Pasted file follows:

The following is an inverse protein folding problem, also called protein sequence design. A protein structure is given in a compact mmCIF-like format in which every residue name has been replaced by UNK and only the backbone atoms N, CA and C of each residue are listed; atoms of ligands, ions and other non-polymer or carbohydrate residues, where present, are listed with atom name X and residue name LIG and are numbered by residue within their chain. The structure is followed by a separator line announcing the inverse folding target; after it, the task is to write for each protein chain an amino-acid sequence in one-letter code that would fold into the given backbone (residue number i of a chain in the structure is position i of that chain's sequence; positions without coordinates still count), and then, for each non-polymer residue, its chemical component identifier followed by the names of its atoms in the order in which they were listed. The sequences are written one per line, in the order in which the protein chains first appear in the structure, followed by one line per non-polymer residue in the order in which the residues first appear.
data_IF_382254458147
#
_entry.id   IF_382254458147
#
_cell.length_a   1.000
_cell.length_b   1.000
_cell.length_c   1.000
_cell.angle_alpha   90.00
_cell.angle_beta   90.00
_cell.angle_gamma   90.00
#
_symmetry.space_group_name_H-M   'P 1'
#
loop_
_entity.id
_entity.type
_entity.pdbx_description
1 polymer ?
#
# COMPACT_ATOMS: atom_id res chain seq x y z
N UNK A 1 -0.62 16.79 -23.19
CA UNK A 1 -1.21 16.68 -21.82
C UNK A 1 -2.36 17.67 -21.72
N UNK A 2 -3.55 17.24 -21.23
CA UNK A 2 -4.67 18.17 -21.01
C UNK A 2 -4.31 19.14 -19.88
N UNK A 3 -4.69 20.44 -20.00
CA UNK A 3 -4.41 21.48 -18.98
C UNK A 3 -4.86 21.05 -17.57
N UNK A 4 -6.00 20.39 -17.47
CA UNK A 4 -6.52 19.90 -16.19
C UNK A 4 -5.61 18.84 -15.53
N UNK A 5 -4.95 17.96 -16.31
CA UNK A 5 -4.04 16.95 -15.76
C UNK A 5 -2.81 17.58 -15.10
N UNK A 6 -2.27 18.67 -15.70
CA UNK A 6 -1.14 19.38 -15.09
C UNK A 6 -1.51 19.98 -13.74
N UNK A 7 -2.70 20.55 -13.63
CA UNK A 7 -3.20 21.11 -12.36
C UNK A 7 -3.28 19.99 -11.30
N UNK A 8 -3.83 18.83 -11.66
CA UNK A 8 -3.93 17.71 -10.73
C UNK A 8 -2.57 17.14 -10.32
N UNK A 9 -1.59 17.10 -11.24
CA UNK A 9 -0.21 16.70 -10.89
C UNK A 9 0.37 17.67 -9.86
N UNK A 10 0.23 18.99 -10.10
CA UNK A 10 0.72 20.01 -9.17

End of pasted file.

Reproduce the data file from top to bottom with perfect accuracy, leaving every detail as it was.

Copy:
The following is an inverse protein folding problem, also called protein sequence design. A protein structure is given in a compact mmCIF-like format in which every residue name has been replaced by UNK and only the backbone atoms N, CA and C of each residue are listed; atoms of ligands, ions and other non-polymer or carbohydrate residues, where present, are listed with atom name X and residue name LIG and are numbered by residue within their chain. The structure is followed by a separator line announcing the inverse folding target; after it, the task is to write for each protein chain an amino-acid sequence in one-letter code that would fold into the given backbone (residue number i of a chain in the structure is position i of that chain's sequence; positions without coordinates still count), and then, for each non-polymer residue, its chemical component identifier followed by the names of its atoms in the order in which they were listed. The sequences are written one per line, in the order in which the protein chains first appear in the structure, followed by one line per non-polymer residue in the order in which the residues first appear.
data_IF_382254458147
#
_entry.id   IF_382254458147
#
_cell.length_a   1.000
_cell.length_b   1.000
_cell.length_c   1.000
_cell.angle_alpha   90.00
_cell.angle_beta   90.00
_cell.angle_gamma   90.00
#
_symmetry.space_group_name_H-M   'P 1'
#
loop_
_entity.id
_entity.type
_entity.pdbx_description
1 polymer ?
#
# COMPACT_ATOMS: atom_id res chain seq x y z
N UNK A 1 -0.62 16.79 -23.19
CA UNK A 1 -1.21 16.68 -21.82
C UNK A 1 -2.36 17.67 -21.72
N UNK A 2 -3.55 17.24 -21.23
CA UNK A 2 -4.67 18.17 -21.01
C UNK A 2 -4.31 19.14 -19.88
N UNK A 3 -4.69 20.44 -20.00
CA UNK A 3 -4.41 21.48 -18.98
C UNK A 3 -4.86 21.05 -17.57
N UNK A 4 -6.00 20.39 -17.47
CA UNK A 4 -6.52 19.90 -16.19
C UNK A 4 -5.61 18.84 -15.53
N UNK A 5 -4.95 17.96 -16.31
CA UNK A 5 -4.04 16.95 -15.76
C UNK A 5 -2.81 17.58 -15.10
N UNK A 6 -2.27 18.67 -15.70
CA UNK A 6 -1.14 19.38 -15.09
C UNK A 6 -1.51 19.98 -13.74
N UNK A 7 -2.70 20.55 -13.63
CA UNK A 7 -3.20 21.11 -12.36
C UNK A 7 -3.28 19.99 -11.30
N UNK A 8 -3.83 18.83 -11.66
CA UNK A 8 -3.93 17.71 -10.73
C UNK A 8 -2.57 17.14 -10.32
N UNK A 9 -1.59 17.10 -11.24
CA UNK A 9 -0.21 16.70 -10.89
C UNK A 9 0.37 17.67 -9.86
N UNK A 10 0.23 18.99 -10.10
CA UNK A 10 0.72 20.01 -9.17